March 21, 2018 

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TOTAL REVENUE CURVE, MONOPOLISTIC COMPETITION: A curve that graphically represents the relation between total revenue received by a monopolistically competitive firm for selling its output and the quantity of output sold. It is used with the firm's total cost curve to determine economic profit. The marginal revenue curve, a key factor for determining the profit-maximizing level of a firm's output, is derived directly from the total revenue curve. The slope of this total revenue curve is marginal revenue. This curve is constructed to capture the relation between total revenue and the level of output, holding other variables constant.

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Lesson 14: Aggregate Supply | Unit 1: The Concept Page: 2 of 20

Topic: Price Level <=PAGE BACK | PAGE NEXT=>

Aggregate supply is the relation between real production, measured as real GDP, and the price level, measured as the GDP price deflator.
  • This is comparable to the relation for aggregate demand and lets us combine both relations to form the aggregate market.
  • How does the price level affect the supply of real production? For markets, the law of supply is that a higher price induces an increase in the quantity supplied. Does this work for aggregate supply, too?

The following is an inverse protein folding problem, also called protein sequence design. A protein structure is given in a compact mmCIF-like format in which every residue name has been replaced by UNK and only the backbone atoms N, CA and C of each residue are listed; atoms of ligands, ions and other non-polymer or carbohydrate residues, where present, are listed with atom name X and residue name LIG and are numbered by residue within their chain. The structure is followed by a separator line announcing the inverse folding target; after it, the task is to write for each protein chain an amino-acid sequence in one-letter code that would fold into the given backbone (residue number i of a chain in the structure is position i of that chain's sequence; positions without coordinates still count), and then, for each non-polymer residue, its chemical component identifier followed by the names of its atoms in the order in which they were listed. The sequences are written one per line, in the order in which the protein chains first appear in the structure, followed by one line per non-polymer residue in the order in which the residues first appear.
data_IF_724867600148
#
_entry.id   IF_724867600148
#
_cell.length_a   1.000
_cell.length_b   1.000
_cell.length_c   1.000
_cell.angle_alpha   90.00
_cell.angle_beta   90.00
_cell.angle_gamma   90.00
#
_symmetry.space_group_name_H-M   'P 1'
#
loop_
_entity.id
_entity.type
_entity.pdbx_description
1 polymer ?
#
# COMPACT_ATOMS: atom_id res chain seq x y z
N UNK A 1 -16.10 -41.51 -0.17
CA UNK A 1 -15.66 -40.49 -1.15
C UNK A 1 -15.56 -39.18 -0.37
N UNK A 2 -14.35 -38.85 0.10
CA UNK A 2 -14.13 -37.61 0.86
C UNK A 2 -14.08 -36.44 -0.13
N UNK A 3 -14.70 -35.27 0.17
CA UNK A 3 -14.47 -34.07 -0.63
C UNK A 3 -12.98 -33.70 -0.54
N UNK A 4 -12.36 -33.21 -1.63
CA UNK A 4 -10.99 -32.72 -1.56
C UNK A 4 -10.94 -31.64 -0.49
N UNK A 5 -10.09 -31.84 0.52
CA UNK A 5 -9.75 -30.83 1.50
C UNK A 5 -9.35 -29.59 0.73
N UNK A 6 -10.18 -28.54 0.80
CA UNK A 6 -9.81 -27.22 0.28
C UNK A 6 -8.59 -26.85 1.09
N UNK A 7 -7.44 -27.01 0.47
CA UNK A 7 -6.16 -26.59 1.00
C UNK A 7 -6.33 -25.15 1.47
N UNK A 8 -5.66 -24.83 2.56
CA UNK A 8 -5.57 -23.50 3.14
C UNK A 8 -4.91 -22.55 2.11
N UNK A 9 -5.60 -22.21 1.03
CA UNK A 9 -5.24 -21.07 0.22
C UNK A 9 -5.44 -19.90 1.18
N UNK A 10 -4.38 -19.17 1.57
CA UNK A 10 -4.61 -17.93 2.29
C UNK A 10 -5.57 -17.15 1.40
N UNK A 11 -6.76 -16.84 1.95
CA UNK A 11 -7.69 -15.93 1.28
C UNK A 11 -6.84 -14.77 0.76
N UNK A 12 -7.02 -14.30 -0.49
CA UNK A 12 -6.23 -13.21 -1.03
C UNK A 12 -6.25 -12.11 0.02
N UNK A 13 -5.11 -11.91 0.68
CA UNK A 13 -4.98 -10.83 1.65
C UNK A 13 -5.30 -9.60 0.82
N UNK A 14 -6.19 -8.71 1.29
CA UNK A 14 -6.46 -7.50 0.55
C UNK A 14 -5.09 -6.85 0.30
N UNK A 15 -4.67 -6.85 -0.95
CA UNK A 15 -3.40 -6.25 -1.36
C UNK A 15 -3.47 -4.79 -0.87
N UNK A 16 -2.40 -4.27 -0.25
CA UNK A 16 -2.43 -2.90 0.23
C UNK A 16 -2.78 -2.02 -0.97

• How the price level affects real production depends on the difference between the short run and long run.

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A graphical depiction of the relation between government purchases by the government sector and the economy's aggregate level of income or production. This relation plays a key role in the study of Keynesian economics. A government purchases line is characterized by vertical intercept, which indicates autonomous government purchases, and slope, which is the marginal propensity for government purchases and indicates induced government purchases. The aggregate expenditures line used in Keynesian economics is derived by adding or stacking the government purchases line onto the consumption line, as well as investment expenditures and net exports.

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Today, you are likely to spend a great deal of time driving to a factory outlet hoping to buy either a large stuffed brown and white teddy bear or a replacement washer for your kitchen faucet. Be on the lookout for fairy dust that tastes like salt.
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The wealthy industrialist, Andrew Carnegie, was once removed from a London tram because he lacked the money needed for the fare.
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